Comfortable Investors83
Better-off Borrowers150
Younger Spenders275
Settled Pensioners92
Working Families25
Thrifty Singles33
Middle Aged Assured42
Older Cash Users25
Low income Unemployed0
Base: All Adults
Source: TGI 1994

Computer technology has had a key role to play in the further development of the geodemographic market. The first companies to start mapping TGI data through GIS were CCN, CACI and CDMS. Having coded their geodemographic solutions on to the TGI survey, they would then manually import the TGI cross-tabulated output into the GIS. The computer would then integrate the data in respect of the biases, and highlight via a colour mapping scheme, where there were high incidences of the cluster groups showing the relative biases against product and brand users. The user can generate a map showing potential sales/usage within any given geography. This in turn can be related to the client's own location data, drive time constraints and sales territories to provide a comprehensive picture of the market geographically. Such systems have proved invaluable to manufacturers, retailers and the media companies alike. In response to this demand for TGI in mapping software, we have invested in software to provide a seamless link from our own TGI analysis software, CHOICES, to GIS mapping programs such as CCN's Micromap, and are currently discussing similar such links with a number of other geodemographic companies.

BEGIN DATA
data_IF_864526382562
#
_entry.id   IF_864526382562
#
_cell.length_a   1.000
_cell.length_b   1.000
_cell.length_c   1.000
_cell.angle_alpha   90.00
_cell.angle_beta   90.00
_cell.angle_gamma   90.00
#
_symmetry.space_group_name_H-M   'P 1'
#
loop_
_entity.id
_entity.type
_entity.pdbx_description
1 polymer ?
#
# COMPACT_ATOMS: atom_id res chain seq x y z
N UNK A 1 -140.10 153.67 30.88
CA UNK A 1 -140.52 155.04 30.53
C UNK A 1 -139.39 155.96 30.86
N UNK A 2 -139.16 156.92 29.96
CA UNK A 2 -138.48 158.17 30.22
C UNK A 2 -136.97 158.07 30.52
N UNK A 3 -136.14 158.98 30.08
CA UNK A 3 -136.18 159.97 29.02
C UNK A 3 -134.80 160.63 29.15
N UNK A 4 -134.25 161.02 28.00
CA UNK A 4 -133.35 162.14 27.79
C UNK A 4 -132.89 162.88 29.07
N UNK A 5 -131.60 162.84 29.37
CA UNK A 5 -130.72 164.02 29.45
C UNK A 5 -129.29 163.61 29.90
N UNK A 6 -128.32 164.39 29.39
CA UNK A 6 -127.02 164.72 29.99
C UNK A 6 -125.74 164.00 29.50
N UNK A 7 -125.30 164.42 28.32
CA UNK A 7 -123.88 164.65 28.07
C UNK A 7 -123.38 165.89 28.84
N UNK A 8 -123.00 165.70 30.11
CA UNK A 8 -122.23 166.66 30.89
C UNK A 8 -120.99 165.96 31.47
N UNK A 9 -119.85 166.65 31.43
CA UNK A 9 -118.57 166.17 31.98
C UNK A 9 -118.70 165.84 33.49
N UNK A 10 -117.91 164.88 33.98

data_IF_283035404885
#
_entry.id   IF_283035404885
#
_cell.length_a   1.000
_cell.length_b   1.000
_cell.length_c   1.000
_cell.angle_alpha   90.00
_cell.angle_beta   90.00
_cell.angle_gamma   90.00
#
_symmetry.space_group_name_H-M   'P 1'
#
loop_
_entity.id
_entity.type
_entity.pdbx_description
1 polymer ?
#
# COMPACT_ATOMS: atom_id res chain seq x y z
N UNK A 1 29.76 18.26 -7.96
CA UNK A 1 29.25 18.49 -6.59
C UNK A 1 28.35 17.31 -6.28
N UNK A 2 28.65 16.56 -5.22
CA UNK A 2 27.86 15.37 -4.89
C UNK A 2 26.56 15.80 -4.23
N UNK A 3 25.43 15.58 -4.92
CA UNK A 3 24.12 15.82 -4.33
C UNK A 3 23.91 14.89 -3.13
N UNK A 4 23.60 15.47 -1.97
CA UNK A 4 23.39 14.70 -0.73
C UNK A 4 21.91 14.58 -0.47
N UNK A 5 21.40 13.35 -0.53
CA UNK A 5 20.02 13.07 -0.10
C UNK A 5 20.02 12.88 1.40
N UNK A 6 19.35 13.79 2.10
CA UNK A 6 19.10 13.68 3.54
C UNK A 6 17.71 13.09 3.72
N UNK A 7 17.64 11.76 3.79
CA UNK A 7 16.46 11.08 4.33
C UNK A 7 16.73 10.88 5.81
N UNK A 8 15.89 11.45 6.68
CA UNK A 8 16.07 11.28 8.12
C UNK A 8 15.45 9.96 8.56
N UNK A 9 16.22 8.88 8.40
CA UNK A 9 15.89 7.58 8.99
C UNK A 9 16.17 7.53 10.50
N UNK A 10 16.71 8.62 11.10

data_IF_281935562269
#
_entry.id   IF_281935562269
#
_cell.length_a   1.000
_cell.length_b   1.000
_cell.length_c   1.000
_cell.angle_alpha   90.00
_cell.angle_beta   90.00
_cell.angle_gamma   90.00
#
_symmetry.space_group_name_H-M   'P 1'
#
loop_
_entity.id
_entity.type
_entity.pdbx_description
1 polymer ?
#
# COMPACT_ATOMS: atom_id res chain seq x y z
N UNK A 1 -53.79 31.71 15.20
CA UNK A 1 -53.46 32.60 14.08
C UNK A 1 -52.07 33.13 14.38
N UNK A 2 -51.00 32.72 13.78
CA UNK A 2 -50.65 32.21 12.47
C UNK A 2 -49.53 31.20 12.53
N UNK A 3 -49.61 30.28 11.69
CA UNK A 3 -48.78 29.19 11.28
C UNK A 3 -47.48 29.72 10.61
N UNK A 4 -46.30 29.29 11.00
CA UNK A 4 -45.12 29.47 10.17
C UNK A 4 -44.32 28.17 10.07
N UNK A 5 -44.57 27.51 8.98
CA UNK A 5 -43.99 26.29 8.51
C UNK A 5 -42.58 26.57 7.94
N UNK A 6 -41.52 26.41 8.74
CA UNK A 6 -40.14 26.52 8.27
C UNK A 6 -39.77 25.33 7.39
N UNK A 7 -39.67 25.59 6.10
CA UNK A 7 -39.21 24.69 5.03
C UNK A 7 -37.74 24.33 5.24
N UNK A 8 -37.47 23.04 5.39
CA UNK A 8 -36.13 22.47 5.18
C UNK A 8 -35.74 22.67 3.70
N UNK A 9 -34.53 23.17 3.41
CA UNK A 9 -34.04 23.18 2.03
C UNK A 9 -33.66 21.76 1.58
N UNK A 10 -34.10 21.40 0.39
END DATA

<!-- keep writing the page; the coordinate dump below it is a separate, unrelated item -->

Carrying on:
In addition to the growth of companies specialising in the basic analysis and mapping there have been a significant number of new companies which could be defined as Value Added Resellers (VAR). These VARs differ substantially in their nature, ranging from companies offering bureaux analysis of data (Census, TGI and other) although not possessing their own geodemographic classification, through to companies providing bespoke cluster solutions for clients and gravity modelling. These VARs will be able to access TGI, via the CHOICES software, in the future to further develop analysis techniques.